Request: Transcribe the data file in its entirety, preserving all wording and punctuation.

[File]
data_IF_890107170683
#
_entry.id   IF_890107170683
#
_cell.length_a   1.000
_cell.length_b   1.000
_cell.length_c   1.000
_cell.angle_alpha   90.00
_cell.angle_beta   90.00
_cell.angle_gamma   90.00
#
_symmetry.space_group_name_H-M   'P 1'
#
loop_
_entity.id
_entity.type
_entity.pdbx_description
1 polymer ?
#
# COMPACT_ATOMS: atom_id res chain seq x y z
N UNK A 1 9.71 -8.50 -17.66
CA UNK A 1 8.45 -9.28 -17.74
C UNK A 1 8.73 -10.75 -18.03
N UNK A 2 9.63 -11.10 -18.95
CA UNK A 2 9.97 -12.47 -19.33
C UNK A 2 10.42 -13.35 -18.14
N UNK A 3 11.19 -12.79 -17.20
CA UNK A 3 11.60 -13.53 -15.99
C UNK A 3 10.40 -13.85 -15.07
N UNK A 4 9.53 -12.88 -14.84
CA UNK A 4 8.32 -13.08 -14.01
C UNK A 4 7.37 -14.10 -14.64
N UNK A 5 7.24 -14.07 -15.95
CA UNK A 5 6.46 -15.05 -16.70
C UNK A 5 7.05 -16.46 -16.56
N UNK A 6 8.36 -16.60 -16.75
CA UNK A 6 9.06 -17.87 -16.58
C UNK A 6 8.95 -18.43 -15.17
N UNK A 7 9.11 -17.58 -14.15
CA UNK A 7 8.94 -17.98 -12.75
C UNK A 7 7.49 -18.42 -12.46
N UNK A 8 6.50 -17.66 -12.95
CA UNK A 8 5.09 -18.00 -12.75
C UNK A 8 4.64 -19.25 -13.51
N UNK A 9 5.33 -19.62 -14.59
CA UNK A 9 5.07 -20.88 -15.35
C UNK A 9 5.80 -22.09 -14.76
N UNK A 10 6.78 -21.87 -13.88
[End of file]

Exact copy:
data_IF_890107170683
#
_entry.id   IF_890107170683
#
_cell.length_a   1.000
_cell.length_b   1.000
_cell.length_c   1.000
_cell.angle_alpha   90.00
_cell.angle_beta   90.00
_cell.angle_gamma   90.00
#
_symmetry.space_group_name_H-M   'P 1'
#
loop_
_entity.id
_entity.type
_entity.pdbx_description
1 polymer ?
#
# COMPACT_ATOMS: atom_id res chain seq x y z
N UNK A 1 9.71 -8.50 -17.66
CA UNK A 1 8.45 -9.28 -17.74
C UNK A 1 8.73 -10.75 -18.03
N UNK A 2 9.63 -11.10 -18.95
CA UNK A 2 9.97 -12.47 -19.33
C UNK A 2 10.42 -13.35 -18.14
N UNK A 3 11.19 -12.79 -17.20
CA UNK A 3 11.60 -13.53 -15.99
C UNK A 3 10.40 -13.85 -15.07
N UNK A 4 9.53 -12.88 -14.84
CA UNK A 4 8.32 -13.08 -14.01
C UNK A 4 7.37 -14.10 -14.64
N UNK A 5 7.24 -14.07 -15.95
CA UNK A 5 6.46 -15.05 -16.70
C UNK A 5 7.05 -16.46 -16.56
N UNK A 6 8.36 -16.60 -16.75
CA UNK A 6 9.06 -17.87 -16.58
C UNK A 6 8.95 -18.43 -15.17
N UNK A 7 9.11 -17.58 -14.15
CA UNK A 7 8.94 -17.98 -12.75
C UNK A 7 7.49 -18.42 -12.46
N UNK A 8 6.50 -17.66 -12.95
CA UNK A 8 5.09 -18.00 -12.75
C UNK A 8 4.64 -19.25 -13.51
N UNK A 9 5.33 -19.62 -14.59
CA UNK A 9 5.07 -20.88 -15.35
C UNK A 9 5.80 -22.09 -14.76
N UNK A 10 6.78 -21.87 -13.88